The other main problem is bending the crank in a heavy impact event; something hits your bike (hopefully you are not anywhere near it at the time!) or you cannon into a rock out on the trail. Your only recourse is to replace the unit: expensive on the drive side, less so in the case of the non-drive side.
WHAT LENGTH CRANK ARMS SHOULD I USE?
Are shorter crank arms better than longer crank arms? Surely a question every serious cyclist has asked at some time
The convention is that the longer your legs, the longer the crank; the shorter your legs, the shorter the crank.
Chris Froome at 1.86m in height uses 175mm cranks whereas Nairo Quintana at 1.67m uses 172.5mm, although if you were a bike shop advising him, you’d probably suggest 170mm or even shorter. Clearly there’s a personal preference angle involved.
Scientific Studies of Bike Crank Length
RoadBikeRider summarizes Dr. Jim Martin’s research suggesting crank length doesn’t matter.
The variable power output from cyclists using adjustable cranks ranging across lengths from 120mm to 220mm, reported a maximum 4% difference in power output.
Repeating tests with crank lengths varing a maximum of only 25mm, the differences in power output did not exceed 1.6%.
According to this study, then, crank length does not matter.
However, a study of 7 MTB athletes of similar stature measured the time taken to reach supra-maximal peak power output using 170mm, 172.5mm, and 175mm cranks. This test revealed a mean performance advantage of almost 28% using a 170mm crank versus 175mm. Clearly length was a significant factor.
Yet another wide ranging study of 16 cyclists investigated the effects of cycle crank length on
- maximum cycling power
- optimal pedaling rate
- optimal pedal speed
as well as the optimal crank length to leg length ratio for maximal power production. Crank lengths ranged from 120mm to 220mm.
The study produced mixed findings.
Increasing crank length significantly decreased the optimal pedaling rate: 136 rpm for the 120mm cranks; 110 rpm for the 220mm cranks.
Optimal pedal speed, on the other hand, increased significantly with increasing crank length, from 1.71 m/s for the 120-mm cranks to 2.53 m/s for the 220-mm cranks.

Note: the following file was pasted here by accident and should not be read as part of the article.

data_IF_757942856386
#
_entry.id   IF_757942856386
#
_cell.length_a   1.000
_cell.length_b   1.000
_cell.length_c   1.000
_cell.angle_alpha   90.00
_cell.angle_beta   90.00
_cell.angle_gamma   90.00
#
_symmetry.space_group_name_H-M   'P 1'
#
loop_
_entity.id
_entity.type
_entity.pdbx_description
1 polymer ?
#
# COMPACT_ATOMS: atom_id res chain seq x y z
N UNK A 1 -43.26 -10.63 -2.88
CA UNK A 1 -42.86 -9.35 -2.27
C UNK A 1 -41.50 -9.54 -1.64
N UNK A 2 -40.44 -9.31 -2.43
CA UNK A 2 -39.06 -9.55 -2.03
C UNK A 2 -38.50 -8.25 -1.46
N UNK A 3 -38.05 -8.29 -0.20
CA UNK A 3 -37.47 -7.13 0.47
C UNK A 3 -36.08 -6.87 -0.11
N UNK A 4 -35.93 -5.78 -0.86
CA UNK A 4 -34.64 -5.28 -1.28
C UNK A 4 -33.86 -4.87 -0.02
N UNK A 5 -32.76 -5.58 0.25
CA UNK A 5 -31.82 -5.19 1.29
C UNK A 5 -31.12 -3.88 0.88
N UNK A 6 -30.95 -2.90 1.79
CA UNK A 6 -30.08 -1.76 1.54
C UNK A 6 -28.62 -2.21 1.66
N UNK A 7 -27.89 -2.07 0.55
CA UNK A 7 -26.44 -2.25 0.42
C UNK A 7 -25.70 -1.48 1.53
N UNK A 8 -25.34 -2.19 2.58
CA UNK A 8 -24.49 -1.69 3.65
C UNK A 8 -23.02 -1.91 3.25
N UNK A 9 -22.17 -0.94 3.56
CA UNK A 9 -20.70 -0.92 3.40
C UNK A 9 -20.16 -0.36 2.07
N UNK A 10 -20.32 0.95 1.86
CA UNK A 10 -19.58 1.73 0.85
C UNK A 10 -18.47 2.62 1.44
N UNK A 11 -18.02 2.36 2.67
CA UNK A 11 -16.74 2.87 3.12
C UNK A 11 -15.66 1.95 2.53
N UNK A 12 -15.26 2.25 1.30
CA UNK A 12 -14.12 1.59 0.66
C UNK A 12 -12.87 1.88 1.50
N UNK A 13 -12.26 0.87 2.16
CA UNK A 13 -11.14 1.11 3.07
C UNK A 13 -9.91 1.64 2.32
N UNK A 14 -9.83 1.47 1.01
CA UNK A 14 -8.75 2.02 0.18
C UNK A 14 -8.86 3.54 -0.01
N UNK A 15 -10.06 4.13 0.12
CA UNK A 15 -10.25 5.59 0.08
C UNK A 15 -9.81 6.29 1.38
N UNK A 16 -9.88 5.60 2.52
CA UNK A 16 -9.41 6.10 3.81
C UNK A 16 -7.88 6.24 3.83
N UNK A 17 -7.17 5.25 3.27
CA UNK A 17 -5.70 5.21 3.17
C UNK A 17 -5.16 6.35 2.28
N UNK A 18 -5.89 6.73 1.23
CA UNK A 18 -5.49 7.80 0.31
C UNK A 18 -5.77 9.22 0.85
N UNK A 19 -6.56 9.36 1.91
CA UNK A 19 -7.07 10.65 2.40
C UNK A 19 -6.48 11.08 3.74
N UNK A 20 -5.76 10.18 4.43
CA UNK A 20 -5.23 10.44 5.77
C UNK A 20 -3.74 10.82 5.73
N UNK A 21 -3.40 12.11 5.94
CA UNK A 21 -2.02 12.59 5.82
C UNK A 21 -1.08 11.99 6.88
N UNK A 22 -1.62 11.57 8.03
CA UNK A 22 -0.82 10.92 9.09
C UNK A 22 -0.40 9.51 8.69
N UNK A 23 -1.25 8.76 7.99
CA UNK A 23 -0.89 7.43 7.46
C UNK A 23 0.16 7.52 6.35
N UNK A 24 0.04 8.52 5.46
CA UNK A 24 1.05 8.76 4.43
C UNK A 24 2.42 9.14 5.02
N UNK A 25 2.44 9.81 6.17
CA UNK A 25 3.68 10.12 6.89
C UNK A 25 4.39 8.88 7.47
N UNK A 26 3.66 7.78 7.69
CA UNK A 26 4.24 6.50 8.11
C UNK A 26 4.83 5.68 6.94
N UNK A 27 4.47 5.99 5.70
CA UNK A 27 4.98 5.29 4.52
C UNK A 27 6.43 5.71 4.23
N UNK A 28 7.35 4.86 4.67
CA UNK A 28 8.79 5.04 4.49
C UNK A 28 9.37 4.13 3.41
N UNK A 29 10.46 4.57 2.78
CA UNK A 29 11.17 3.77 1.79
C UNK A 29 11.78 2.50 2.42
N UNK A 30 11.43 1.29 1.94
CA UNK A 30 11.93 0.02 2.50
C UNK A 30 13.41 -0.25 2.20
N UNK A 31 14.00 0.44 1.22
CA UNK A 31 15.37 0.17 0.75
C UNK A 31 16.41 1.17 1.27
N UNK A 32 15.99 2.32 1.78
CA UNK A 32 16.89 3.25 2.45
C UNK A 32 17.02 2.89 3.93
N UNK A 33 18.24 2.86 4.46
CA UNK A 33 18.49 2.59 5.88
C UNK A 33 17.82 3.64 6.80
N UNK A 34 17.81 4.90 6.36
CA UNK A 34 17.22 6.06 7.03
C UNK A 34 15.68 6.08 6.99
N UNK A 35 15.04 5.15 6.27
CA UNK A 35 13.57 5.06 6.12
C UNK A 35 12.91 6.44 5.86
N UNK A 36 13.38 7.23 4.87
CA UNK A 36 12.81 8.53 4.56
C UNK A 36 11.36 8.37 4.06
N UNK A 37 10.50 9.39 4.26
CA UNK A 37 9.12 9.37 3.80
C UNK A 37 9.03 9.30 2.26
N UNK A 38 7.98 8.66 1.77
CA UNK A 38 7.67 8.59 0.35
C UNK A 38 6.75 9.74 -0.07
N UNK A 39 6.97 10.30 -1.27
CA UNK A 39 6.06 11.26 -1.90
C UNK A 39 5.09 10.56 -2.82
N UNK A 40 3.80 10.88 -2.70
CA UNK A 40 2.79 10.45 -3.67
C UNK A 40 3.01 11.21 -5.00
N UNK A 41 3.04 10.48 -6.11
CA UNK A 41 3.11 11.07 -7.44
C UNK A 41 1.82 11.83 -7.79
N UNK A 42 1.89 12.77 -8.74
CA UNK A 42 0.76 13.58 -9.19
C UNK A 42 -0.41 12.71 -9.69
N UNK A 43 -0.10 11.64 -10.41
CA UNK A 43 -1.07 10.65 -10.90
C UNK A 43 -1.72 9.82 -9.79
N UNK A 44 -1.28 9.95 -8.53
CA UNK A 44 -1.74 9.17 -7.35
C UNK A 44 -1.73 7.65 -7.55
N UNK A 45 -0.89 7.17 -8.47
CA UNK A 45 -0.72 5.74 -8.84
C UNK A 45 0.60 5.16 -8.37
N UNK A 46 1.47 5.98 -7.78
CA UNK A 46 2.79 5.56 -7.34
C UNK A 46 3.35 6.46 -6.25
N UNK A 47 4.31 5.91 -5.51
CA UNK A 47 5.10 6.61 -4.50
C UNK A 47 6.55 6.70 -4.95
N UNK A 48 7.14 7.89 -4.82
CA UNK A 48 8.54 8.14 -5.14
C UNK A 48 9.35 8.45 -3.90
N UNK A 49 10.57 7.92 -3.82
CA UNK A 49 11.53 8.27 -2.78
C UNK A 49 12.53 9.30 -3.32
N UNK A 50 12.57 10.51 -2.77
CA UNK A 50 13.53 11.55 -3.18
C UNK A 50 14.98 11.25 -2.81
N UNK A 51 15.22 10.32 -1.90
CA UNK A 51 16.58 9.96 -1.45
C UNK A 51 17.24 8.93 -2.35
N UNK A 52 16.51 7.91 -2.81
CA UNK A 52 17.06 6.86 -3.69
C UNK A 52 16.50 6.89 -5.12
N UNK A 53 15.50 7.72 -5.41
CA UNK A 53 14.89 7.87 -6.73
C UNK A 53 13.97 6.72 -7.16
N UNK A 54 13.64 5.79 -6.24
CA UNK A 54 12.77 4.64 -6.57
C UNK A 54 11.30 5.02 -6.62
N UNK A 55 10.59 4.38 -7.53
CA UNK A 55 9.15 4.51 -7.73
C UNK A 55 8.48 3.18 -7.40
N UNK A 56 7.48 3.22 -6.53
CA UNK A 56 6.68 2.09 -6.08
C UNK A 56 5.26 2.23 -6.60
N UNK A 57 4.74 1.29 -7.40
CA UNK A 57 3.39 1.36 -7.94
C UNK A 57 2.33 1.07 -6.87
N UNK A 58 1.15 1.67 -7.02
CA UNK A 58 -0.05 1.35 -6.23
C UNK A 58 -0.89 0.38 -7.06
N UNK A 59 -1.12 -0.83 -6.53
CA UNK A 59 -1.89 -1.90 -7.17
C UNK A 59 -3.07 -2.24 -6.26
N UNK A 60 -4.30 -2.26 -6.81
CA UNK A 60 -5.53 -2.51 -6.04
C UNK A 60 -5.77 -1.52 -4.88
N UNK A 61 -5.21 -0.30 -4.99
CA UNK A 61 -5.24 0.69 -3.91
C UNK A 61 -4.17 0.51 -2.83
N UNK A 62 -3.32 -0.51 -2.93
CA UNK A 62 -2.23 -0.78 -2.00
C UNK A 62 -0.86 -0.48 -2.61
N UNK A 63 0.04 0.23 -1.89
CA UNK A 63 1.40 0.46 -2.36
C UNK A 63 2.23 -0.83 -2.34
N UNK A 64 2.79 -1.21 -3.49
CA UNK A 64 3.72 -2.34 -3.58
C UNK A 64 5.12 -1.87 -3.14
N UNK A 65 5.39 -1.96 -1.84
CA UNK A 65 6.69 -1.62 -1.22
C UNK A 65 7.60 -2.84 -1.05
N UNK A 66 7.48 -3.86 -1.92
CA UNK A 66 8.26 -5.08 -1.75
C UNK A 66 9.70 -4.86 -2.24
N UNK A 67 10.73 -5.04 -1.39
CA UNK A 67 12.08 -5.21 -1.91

The study determined optimal crank length to be 20% of leg length, or more specifically, 41% of tibia length.
When it comes to applying standard scientific research method to the issue, we see that crank length can indeed make a difference.
Nevertheless, the only generally applicable, practical observation to make about crank length, despite (or even perhaps because of) the science, is that it’s an extremely personal subject, which very few cyclists take into account, and for whom it practically makes no difference anyway.
So, if you’re an athlete looking for an advantage anywhere you can get it, a shorter crank is probably optimal. Otherwise sticking with the rule-of-thumb of longer legs = longer crank, shorter legs = shorter cranks, comfort is assured.
How to Measure Crank Length
Whilst hardly essential since crank length is clearly visible on every crank arm, knowing about the center-to-center measurement method is still quite handy.
C2C is a general bike measurement principle, meaning that taking a specific measurement begins and ends at either the actual, or the theoretical, center point of a component which is usually empty space.
Locating the centers on non-integrated cranks is simple: the center of the spindle aperture to the center of the pedal aperture—you don’t measure at the end of the crank arm.
For integrated cranks, locate the drive side crank arm’s center point with reference to the spindle on the reverse side. You can guestimate the crank spider’s geometric center within 2-3mm accuracy.
MANUFACTURING BIKE CRANK ARMS
The manufacturing process spans several stages. A specialist workshop, often run by no more than two skilled operators, one of whom is usually the owner, performs a specific process at each stage.
All the big brands rely on hundreds of small operators like this across Taiwan: small workshops perform the processing cheaper than if a brand were to do it in-house themselves. If you are a B2B buyer thinking to take your business to one, bear in mind that they rarely contract work to be done directly, as we’ll see below.
In contemporary manufacturing, the major hands-on role for a brand is in the design stage. Technicians shape potential designs in 3D CAD programs; the actual manufacturing of approved designs is then outsourced to the one company which normally handles all subsequent manufacturing details.
This is the role that FIRST Components plays for many well-known brands.